Anthony Albanese, Tony Burke unveil new arts policy

Anthony Albanese, Tony Burke unveil new arts policy

Currently loading

However, the enthusiasm of others has been tempered as they await the fine print and final funding details on the policy – the first since the Gillard government’s 2013 Creative Australia plan.

Arts Minister Tony Burke confirmed $286 million of new money will support a new award-giving body, Creative Australia, which will take over and expand the functions of the old Australia Council.

The Australia Council’s name will remain as the governing body of the new organisation.

Creative Australia will include four new investment bodies, which will have responsibility for First Nations works, writing, music and policing workplace harassment.

Burke also confirmed that legislation will be introduced in Parliament later this year regarding Australian content quotas for companies such as Netflix. An exact figure will be decided after consultation with the industry.

One of the initiatives Burke predicted was the restoration of funding for digital game development that was cut a decade ago. A State of the Art report will also be released every three years to monitor the health of the sector, as is currently happening with the environment. Australia will join the United Kingdom, Canada, United States and Ireland in appointing a new position of poet laureate to encourage a love of this highly regarded art form.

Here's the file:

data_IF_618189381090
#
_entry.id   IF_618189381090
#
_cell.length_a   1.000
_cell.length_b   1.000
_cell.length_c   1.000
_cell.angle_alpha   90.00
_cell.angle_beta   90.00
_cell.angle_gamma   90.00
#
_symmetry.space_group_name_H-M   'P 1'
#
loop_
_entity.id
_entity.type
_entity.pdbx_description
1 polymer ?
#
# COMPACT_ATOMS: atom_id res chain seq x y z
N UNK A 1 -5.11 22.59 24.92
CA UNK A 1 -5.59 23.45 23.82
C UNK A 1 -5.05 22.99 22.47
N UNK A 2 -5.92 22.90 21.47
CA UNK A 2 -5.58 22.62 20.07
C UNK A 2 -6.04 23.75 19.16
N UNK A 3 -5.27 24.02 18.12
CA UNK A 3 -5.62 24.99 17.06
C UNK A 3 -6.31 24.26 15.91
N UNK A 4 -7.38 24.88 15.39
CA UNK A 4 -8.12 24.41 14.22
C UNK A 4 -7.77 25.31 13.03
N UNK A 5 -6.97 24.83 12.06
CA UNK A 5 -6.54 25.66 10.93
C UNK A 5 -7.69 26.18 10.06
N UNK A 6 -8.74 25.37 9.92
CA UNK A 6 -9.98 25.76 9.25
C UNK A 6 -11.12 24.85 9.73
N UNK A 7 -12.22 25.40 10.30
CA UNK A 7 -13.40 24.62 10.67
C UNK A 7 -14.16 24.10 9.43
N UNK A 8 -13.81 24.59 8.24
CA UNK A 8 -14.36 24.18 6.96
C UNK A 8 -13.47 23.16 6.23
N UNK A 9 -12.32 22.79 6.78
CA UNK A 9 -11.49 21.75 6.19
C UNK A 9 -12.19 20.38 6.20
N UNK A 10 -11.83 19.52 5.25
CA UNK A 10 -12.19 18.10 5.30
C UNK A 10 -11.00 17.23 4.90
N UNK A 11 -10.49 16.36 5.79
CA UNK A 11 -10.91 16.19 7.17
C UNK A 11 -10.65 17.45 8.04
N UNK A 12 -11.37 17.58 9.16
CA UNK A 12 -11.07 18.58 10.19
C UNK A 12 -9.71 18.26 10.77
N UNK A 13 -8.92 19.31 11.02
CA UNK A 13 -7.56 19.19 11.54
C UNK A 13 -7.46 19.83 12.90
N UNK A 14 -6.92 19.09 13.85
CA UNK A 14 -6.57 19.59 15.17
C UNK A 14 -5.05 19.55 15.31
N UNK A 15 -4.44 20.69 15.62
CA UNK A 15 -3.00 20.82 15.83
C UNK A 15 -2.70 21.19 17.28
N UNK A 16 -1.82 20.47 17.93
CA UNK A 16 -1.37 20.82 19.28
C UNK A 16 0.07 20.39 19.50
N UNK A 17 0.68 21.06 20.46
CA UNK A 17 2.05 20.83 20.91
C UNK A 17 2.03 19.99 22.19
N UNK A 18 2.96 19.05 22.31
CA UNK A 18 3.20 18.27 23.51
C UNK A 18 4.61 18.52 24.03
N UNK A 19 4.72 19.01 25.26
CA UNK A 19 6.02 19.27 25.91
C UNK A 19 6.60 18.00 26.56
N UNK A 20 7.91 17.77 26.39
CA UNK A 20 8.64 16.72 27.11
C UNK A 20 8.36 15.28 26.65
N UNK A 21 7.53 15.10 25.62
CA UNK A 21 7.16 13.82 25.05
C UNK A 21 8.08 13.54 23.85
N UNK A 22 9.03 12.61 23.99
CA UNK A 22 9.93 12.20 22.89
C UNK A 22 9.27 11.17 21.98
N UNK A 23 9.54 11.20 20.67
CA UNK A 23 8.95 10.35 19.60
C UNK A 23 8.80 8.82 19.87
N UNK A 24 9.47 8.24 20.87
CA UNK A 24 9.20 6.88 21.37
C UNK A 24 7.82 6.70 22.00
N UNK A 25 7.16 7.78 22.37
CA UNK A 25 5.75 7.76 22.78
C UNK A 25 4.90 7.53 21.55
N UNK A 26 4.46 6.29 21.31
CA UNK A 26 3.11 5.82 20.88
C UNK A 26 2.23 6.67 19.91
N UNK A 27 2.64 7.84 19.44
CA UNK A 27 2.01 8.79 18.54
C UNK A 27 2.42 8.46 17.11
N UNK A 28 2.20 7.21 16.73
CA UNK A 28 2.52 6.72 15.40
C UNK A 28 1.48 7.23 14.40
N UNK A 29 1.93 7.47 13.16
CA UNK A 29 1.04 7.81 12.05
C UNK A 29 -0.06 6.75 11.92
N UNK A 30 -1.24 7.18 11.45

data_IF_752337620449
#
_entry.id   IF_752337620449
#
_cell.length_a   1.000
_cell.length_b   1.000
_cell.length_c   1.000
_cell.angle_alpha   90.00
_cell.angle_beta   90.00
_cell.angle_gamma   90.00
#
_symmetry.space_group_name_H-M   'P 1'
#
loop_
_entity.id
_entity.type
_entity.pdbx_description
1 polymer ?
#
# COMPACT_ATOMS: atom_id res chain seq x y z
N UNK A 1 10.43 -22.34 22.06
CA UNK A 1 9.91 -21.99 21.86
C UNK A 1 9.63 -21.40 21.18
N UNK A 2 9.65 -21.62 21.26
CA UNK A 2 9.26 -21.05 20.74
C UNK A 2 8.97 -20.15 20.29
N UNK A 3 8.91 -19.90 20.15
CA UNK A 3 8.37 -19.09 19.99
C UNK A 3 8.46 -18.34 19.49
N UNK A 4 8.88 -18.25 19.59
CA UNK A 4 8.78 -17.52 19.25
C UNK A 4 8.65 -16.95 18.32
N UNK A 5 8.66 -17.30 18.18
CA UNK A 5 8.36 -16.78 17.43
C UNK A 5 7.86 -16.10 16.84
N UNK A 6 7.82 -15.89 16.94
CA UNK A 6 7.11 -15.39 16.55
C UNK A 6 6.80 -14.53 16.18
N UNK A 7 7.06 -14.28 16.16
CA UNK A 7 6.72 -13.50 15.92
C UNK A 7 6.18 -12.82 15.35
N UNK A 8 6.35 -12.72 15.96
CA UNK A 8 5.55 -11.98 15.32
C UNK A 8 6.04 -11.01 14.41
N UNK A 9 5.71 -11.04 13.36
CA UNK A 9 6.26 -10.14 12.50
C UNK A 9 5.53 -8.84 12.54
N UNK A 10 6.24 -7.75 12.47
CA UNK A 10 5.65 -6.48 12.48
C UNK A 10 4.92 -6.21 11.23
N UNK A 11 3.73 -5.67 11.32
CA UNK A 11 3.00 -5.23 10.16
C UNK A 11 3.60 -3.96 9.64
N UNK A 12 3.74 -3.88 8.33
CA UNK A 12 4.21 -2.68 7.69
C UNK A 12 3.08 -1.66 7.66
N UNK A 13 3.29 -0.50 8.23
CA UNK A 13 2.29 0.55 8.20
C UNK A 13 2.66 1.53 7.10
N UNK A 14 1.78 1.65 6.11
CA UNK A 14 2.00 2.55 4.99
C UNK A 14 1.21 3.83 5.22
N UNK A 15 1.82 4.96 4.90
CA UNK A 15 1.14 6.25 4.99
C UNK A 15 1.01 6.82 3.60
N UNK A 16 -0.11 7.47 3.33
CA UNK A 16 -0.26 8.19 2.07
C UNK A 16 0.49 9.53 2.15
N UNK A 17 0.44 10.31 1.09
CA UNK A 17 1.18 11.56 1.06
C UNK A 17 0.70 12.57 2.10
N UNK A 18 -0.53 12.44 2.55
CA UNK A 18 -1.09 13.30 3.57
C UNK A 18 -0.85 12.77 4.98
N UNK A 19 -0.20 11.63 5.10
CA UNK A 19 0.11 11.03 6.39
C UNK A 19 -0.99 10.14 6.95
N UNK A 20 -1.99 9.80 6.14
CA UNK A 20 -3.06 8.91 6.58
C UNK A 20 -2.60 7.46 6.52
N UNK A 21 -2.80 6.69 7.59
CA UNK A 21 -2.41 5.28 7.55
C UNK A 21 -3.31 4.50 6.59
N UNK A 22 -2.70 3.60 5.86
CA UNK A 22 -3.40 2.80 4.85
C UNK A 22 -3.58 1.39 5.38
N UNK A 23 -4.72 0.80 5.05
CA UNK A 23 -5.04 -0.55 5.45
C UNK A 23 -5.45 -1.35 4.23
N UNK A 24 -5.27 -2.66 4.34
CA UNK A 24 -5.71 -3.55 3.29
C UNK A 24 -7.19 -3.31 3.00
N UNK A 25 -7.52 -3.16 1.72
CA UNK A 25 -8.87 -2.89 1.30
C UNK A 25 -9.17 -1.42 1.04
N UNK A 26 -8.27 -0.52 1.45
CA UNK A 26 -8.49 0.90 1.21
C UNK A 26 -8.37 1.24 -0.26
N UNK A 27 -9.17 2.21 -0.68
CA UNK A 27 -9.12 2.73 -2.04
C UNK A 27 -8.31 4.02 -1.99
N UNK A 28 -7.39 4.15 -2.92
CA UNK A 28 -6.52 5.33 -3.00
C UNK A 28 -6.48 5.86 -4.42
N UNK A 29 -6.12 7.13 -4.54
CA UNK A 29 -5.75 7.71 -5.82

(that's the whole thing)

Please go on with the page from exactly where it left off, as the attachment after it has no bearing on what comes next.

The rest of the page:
The National Gallery of Australia, home of Jackson Pollock’s Blue Poles, has also received $12 million to fund long-term loans of works from its collection to share with regional and suburban cultural institutions across Australia. But wider funding for cash-strapped national cultural institutions will await May budget discussions.

The government has promised to review student university contributions for the humanities and to look at the flexibility an artist needs when looking at Centrelink’s mutual obligation requirements.

Albanese said his government’s new policy was a bright and overdue moment for the sector. “You endured a decade in which opportunity was not so much missed as discarded, limited by the years of the pandemic, in which the loss of opportunity was compounded by what was a calculated neglect,” Albanese said.

Media, Entertainment and Arts Alliance (MEAA) federal president Simon Collins praised the Revive policy and its commitment of nearly $300 million in new spending.

“Of course, one policy does not erase the neglect of the sector over a long period of time. And the success of this policy will depend on how it is implemented, including how arts funds are allocated in the future,” he said.

“But this is an important milestone in providing confidence to artists that they are valued and respected by government and the community, and MEAA is keen to play a constructive role in delivering on the promise of this policy.”

A cultural guide to going out and loving your city. Subscribe to our Culture Fix newsletter here.

Leave a Reply

Your email address will not be published. Required fields are marked *